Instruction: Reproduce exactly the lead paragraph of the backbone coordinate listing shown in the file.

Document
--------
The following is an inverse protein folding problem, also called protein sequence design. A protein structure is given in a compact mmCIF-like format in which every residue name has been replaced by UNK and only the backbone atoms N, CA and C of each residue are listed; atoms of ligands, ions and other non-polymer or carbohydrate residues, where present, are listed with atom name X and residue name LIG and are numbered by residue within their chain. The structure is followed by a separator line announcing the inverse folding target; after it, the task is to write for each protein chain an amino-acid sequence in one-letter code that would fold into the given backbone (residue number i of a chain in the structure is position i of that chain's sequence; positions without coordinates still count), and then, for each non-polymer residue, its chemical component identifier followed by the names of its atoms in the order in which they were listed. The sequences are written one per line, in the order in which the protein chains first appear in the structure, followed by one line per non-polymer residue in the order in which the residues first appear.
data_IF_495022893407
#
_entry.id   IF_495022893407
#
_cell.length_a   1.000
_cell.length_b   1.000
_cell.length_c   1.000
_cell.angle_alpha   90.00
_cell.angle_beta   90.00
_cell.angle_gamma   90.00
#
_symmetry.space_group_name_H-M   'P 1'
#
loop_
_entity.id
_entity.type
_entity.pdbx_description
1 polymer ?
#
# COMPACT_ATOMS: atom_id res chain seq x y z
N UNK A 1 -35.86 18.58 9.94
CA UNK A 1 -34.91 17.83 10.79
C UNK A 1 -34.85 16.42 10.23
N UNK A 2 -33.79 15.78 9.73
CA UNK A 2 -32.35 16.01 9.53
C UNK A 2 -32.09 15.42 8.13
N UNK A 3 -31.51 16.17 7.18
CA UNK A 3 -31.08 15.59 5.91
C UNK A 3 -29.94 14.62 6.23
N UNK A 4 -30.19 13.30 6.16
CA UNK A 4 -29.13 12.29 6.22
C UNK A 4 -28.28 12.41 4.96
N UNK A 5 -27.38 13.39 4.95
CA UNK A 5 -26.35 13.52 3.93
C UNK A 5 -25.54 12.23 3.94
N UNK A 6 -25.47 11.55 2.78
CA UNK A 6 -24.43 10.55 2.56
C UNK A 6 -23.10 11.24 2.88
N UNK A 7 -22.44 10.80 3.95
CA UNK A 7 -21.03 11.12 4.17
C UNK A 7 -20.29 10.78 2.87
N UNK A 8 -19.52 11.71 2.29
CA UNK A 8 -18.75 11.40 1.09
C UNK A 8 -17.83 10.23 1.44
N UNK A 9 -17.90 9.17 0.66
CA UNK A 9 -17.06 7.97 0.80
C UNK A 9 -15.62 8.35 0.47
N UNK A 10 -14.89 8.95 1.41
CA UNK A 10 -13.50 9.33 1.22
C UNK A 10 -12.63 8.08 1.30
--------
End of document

The following is an inverse protein folding problem, also called protein sequence design. A protein structure is given in a compact mmCIF-like format in which every residue name has been replaced by UNK and only the backbone atoms N, CA and C of each residue are listed; atoms of ligands, ions and other non-polymer or carbohydrate residues, where present, are listed with atom name X and residue name LIG and are numbered by residue within their chain. The structure is followed by a separator line announcing the inverse folding target; after it, the task is to write for each protein chain an amino-acid sequence in one-letter code that would fold into the given backbone (residue number i of a chain in the structure is position i of that chain's sequence; positions without coordinates still count), and then, for each non-polymer residue, its chemical component identifier followed by the names of its atoms in the order in which they were listed. The sequences are written one per line, in the order in which the protein chains first appear in the structure, followed by one line per non-polymer residue in the order in which the residues first appear.